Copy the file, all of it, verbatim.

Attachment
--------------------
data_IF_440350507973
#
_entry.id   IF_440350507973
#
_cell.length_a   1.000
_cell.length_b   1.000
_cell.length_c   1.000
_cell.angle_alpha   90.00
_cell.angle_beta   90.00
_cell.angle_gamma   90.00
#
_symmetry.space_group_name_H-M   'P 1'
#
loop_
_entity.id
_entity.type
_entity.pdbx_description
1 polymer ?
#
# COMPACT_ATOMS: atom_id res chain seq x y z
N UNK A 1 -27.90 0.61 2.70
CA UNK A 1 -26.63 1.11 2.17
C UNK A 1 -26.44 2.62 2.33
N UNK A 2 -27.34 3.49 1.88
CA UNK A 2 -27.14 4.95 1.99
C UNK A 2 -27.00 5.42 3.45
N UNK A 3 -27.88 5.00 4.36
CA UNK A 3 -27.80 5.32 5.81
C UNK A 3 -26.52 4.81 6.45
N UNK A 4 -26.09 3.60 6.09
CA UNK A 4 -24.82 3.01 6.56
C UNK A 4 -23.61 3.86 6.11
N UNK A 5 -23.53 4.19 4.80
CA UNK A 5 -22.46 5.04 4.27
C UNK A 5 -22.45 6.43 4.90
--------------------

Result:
data_IF_440350507973
#
_entry.id   IF_440350507973
#
_cell.length_a   1.000
_cell.length_b   1.000
_cell.length_c   1.000
_cell.angle_alpha   90.00
_cell.angle_beta   90.00
_cell.angle_gamma   90.00
#
_symmetry.space_group_name_H-M   'P 1'
#
loop_
_entity.id
_entity.type
_entity.pdbx_description
1 polymer ?
#
# COMPACT_ATOMS: atom_id res chain seq x y z
N UNK A 1 -27.90 0.61 2.70
CA UNK A 1 -26.63 1.11 2.17
C UNK A 1 -26.44 2.62 2.33
N UNK A 2 -27.34 3.49 1.88
CA UNK A 2 -27.14 4.95 1.99
C UNK A 2 -27.00 5.42 3.45
N UNK A 3 -27.88 5.00 4.36
CA UNK A 3 -27.80 5.32 5.81
C UNK A 3 -26.52 4.81 6.45
N UNK A 4 -26.09 3.60 6.09
CA UNK A 4 -24.82 3.01 6.56
C UNK A 4 -23.61 3.86 6.11
N UNK A 5 -23.53 4.19 4.80
CA UNK A 5 -22.46 5.04 4.27
C UNK A 5 -22.45 6.43 4.90